Hot Air Station?

Discussion in 'Electronics & Electrics' started by RussellK, Jun 17, 2019.

  1. RussellK

    RussellK Member

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    What are people using for hot air rework?

    I'm looking at making up a little board that'll have a 48 pin QFN chip, and am facing up to the reality that a soldering iron ain't going to do the job.

    There seem to be a heap of the 858D units floating around. Given they just have to blow hot air, I guess they don't need to be particularly complicated?
     
  2. Matthew kane

    Matthew kane Member

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    I use a Quick 861dw.
     
  3. _zak

    _zak Member

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    Does the IC have an exposed pad? If not, I've done components using a fine tip, lots of flux, and desoldering braid to clean up.. If it does have the pad, hotplate reflow (with an op-shop fry pan) might be an option.

    I've looked at the various 858D clones, and have always ended up deciding that I don't trust them quite enough to have on my workbench. Apparently the Yihua ones are the 'originals' and generally reliable, but I'm saving for the Quick 861DW that Matthew kane has :)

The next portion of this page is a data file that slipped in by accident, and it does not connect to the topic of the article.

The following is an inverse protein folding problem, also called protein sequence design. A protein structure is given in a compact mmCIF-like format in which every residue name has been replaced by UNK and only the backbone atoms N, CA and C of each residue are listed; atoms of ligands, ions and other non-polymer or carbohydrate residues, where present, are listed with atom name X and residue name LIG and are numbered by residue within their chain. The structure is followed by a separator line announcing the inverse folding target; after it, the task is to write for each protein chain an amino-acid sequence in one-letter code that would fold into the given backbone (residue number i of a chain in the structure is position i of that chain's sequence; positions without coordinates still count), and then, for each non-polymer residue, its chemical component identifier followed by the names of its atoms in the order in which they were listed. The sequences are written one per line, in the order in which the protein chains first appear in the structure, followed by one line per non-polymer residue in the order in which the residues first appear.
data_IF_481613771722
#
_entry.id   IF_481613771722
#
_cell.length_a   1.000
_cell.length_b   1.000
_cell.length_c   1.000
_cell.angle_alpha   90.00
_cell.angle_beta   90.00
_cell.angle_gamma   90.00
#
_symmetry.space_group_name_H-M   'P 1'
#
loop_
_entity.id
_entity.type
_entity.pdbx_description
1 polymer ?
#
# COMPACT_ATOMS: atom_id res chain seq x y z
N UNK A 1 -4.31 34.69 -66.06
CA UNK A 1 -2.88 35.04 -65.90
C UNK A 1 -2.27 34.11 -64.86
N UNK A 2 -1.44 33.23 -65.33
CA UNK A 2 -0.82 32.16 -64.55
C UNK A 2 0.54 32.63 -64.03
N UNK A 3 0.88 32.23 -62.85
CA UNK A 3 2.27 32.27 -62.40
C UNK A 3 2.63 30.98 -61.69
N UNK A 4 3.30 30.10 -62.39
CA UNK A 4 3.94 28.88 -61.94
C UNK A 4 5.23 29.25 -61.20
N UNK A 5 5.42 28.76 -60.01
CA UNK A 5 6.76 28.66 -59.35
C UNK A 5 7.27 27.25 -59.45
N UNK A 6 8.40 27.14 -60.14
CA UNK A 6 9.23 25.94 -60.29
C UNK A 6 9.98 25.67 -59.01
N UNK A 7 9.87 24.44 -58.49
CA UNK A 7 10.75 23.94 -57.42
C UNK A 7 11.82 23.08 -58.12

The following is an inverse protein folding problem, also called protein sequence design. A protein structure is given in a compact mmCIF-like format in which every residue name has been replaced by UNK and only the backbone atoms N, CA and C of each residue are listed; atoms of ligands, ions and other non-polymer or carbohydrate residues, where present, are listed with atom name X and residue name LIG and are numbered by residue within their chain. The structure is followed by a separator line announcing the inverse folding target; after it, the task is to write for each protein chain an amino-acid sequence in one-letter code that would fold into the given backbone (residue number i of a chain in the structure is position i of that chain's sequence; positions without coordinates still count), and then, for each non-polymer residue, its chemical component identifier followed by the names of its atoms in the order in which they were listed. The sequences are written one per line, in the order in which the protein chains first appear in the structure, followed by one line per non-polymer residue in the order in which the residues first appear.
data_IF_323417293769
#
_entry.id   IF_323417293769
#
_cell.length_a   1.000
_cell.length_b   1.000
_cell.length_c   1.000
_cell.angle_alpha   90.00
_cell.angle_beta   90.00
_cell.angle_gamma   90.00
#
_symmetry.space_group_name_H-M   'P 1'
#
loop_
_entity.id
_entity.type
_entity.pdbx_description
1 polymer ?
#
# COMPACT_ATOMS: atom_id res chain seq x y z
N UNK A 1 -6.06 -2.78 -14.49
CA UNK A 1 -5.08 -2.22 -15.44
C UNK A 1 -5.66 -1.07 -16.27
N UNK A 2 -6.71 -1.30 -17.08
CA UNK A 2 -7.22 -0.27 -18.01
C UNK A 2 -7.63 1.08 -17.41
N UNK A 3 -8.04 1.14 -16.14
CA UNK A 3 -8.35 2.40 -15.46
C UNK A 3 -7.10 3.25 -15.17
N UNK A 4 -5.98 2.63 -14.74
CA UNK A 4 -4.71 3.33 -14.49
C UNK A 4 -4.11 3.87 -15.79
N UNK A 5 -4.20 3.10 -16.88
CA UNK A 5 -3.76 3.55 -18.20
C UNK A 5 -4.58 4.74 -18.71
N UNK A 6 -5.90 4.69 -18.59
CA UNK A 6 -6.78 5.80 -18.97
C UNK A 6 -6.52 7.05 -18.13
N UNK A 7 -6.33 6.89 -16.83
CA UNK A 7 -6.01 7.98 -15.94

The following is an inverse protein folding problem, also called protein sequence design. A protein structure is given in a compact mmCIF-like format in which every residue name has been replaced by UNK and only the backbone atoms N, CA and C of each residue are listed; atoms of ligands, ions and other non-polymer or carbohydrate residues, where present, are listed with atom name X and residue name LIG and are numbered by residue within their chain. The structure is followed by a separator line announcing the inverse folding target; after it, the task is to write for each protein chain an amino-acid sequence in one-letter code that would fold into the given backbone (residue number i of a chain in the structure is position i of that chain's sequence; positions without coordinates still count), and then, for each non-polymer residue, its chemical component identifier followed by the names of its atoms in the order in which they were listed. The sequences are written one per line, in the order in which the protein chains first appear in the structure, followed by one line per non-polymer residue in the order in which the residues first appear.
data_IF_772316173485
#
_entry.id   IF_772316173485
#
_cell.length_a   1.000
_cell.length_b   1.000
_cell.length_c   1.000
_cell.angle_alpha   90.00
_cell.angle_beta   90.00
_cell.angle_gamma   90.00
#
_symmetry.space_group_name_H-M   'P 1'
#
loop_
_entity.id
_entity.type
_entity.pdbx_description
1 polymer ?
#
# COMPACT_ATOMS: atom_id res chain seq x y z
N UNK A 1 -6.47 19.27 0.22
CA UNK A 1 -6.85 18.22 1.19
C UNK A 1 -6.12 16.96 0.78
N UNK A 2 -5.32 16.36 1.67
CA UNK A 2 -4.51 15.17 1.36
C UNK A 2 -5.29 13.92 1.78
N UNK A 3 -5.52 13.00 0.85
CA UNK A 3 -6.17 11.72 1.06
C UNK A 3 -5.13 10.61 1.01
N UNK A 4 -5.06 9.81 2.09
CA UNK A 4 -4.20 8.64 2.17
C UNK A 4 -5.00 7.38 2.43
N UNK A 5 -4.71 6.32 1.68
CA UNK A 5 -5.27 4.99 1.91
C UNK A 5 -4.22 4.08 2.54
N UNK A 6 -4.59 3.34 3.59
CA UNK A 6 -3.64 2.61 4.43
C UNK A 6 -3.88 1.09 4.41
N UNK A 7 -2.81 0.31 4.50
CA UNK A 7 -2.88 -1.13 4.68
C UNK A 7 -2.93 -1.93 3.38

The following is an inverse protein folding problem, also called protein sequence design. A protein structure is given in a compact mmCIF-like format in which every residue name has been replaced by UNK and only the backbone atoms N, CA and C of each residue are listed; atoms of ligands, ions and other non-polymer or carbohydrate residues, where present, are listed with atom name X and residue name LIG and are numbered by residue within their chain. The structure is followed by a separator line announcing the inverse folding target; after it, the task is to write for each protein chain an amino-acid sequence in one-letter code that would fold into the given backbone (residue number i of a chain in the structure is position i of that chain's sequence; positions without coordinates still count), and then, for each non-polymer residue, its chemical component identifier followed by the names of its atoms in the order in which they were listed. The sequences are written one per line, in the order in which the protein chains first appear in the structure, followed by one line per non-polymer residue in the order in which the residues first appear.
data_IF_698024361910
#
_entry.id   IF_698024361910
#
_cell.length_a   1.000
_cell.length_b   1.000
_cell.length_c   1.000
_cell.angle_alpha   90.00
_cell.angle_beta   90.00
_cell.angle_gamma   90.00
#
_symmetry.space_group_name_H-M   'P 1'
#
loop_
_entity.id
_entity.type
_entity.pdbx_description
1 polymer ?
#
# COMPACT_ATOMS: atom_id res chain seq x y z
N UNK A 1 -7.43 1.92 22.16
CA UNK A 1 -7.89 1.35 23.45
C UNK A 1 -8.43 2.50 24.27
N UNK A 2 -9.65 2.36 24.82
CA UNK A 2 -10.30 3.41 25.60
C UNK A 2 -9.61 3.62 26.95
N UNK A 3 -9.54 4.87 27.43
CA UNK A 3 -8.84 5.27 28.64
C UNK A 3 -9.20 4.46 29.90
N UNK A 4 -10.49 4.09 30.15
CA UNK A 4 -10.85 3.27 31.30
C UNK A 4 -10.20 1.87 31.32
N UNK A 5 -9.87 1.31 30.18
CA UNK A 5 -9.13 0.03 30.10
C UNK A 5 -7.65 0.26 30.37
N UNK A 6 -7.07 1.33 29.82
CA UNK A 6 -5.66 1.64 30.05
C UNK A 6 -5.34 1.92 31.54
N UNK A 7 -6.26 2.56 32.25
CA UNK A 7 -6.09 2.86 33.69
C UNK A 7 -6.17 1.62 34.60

4. dakiller

    dakiller (Oscillating & Impeding)

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    This is what I got at work, it aint too bad - https://au.element14.com/tenma/ss-952bc-f/rework-station-500w-110v-220v/dp/2311402

    Otherwise I would take the opinion of Rossmann on the matter (Quick 861) - https://rossmanngroup.com/buy-hot-air-station-laptop-cellphone-repair/

    I got a Hakko 851 clone at home. It is really old and the diaphragm pump cracked around where the screws all clamp it together not long ago and it stopped blowing. I repaired it by cable tying it all back together. I'll be in the market for a new machine when that repair gives out.
     
  5. bYrd

    bYrd Member

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    I'm using a Yihua 853D (the 3A bench PSU one), my second after the first hot air element kept burning out. The replacement has been great, no issues at all
     
  6. merlin13

    merlin13 Member

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    +1 to hand soldering with a normal hot stick, of you've got the right attitude and skill set. And you're working on chips with exposed pins of course... :)

    Else I bought a Yum Cha one just like this quite a few years ago now, cheap 'n cheerful. Apart from the irregular abuse I give it hammered the hell out of it whilst doing some contract electronics work for a company (that had literally been building SMT board product for years and no hot air station anywhere in the building... long story) and it's been fine.